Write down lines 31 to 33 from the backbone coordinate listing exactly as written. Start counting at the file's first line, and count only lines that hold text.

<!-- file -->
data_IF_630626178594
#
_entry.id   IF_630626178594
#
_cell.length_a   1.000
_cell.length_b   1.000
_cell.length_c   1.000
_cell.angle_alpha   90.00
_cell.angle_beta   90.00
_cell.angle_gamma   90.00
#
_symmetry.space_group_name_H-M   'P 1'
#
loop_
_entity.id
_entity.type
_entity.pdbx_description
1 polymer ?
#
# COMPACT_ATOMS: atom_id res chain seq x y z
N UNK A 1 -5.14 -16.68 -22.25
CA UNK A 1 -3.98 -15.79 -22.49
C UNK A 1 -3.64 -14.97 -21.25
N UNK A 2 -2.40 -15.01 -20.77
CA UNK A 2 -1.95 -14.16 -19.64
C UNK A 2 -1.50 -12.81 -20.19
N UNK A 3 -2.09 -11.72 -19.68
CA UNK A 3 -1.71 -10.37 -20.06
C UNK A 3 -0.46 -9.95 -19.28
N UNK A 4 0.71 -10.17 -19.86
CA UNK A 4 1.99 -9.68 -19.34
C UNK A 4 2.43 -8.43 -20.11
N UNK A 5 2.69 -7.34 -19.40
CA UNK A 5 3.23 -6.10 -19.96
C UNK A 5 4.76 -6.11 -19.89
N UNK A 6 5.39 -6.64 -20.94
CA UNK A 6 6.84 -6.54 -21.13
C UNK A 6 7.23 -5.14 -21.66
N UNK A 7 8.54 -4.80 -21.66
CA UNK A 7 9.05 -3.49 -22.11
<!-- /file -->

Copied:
CA UNK A 4 1.99 -9.68 -19.34
C UNK A 4 2.43 -8.43 -20.11
N UNK A 5 2.69 -7.34 -19.40